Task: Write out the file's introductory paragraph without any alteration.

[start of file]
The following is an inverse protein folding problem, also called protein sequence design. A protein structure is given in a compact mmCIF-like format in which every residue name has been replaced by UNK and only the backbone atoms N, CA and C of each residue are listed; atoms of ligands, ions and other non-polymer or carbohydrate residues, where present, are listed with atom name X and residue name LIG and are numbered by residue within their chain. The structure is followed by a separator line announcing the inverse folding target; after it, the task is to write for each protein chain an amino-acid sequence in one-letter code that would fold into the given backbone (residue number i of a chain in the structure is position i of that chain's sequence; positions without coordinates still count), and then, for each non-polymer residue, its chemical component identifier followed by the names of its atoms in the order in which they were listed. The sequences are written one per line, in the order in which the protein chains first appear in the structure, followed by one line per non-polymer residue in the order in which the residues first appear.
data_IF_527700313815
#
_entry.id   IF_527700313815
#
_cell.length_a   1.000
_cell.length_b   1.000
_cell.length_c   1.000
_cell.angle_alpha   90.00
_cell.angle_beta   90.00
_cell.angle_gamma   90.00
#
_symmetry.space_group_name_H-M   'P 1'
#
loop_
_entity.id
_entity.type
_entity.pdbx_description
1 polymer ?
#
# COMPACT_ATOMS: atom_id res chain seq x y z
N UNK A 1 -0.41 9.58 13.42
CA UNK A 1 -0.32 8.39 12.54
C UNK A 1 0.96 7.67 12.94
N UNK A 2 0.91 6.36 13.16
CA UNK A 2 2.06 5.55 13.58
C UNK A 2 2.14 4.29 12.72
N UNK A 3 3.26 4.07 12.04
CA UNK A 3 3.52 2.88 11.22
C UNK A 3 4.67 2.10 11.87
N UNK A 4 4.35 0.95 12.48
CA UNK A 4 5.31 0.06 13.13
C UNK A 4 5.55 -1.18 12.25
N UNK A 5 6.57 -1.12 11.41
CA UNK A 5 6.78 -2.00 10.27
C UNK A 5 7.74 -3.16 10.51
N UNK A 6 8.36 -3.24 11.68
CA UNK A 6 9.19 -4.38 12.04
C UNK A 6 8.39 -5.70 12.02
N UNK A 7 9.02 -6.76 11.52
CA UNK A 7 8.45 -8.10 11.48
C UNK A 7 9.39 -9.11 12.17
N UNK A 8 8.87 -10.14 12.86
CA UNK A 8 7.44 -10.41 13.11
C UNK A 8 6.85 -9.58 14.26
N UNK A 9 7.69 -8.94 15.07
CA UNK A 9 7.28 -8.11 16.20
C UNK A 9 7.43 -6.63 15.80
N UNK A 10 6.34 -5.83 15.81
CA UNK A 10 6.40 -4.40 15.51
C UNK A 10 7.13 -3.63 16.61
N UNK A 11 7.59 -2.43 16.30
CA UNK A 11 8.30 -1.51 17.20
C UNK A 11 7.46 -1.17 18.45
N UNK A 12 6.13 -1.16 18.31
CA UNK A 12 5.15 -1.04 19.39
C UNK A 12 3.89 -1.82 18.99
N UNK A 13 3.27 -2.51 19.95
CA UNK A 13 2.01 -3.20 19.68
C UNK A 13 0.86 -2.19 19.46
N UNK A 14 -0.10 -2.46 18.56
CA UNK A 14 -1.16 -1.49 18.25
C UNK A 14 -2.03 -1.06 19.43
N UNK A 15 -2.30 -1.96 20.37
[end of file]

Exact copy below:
The following is an inverse protein folding problem, also called protein sequence design. A protein structure is given in a compact mmCIF-like format in which every residue name has been replaced by UNK and only the backbone atoms N, CA and C of each residue are listed; atoms of ligands, ions and other non-polymer or carbohydrate residues, where present, are listed with atom name X and residue name LIG and are numbered by residue within their chain. The structure is followed by a separator line announcing the inverse folding target; after it, the task is to write for each protein chain an amino-acid sequence in one-letter code that would fold into the given backbone (residue number i of a chain in the structure is position i of that chain's sequence; positions without coordinates still count), and then, for each non-polymer residue, its chemical component identifier followed by the names of its atoms in the order in which they were listed. The sequences are written one per line, in the order in which the protein chains first appear in the structure, followed by one line per non-polymer residue in the order in which the residues first appear.